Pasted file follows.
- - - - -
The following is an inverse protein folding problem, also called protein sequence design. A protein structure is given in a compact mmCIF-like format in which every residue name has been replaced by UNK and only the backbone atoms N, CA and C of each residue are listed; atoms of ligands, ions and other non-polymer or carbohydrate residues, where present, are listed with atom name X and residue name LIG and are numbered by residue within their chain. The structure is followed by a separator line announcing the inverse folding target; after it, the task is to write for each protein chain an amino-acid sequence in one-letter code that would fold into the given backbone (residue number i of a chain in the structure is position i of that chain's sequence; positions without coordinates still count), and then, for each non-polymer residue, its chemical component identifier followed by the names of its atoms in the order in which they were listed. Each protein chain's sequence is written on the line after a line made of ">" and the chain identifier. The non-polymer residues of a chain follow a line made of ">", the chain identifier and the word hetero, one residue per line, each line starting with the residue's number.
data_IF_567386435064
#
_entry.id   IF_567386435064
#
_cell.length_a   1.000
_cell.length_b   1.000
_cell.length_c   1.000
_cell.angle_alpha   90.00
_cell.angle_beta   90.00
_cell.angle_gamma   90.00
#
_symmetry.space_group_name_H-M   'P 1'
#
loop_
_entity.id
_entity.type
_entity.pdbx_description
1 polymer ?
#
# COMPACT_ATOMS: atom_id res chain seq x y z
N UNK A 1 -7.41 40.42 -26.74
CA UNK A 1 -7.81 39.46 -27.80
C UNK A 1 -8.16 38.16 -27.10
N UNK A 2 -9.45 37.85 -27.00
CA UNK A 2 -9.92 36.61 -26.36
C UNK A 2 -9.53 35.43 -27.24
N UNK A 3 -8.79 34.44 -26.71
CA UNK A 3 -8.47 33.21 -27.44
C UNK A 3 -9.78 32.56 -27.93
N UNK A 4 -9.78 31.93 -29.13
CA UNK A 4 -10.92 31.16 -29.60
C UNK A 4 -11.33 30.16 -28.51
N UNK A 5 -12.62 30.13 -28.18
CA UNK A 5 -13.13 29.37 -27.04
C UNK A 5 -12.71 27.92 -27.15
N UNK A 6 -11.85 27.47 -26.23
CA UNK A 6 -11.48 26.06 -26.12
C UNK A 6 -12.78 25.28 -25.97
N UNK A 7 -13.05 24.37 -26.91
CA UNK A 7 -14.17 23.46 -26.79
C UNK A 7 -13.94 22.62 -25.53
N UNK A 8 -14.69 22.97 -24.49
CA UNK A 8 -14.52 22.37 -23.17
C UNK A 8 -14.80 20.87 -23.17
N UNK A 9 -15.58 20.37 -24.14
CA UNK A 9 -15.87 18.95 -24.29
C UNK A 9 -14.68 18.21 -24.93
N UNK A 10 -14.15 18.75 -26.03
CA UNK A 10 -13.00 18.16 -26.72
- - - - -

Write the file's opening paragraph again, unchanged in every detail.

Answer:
The following is an inverse protein folding problem, also called protein sequence design. A protein structure is given in a compact mmCIF-like format in which every residue name has been replaced by UNK and only the backbone atoms N, CA and C of each residue are listed; atoms of ligands, ions and other non-polymer or carbohydrate residues, where present, are listed with atom name X and residue name LIG and are numbered by residue within their chain. The structure is followed by a separator line announcing the inverse folding target; after it, the task is to write for each protein chain an amino-acid sequence in one-letter code that would fold into the given backbone (residue number i of a chain in the structure is position i of that chain's sequence; positions without coordinates still count), and then, for each non-polymer residue, its chemical component identifier followed by the names of its atoms in the order in which they were listed. Each protein chain's sequence is written on the line after a line made of ">" and the chain identifier. The non-polymer residues of a chain follow a line made of ">", the chain identifier and the word hetero, one residue per line, each line starting with the residue's number.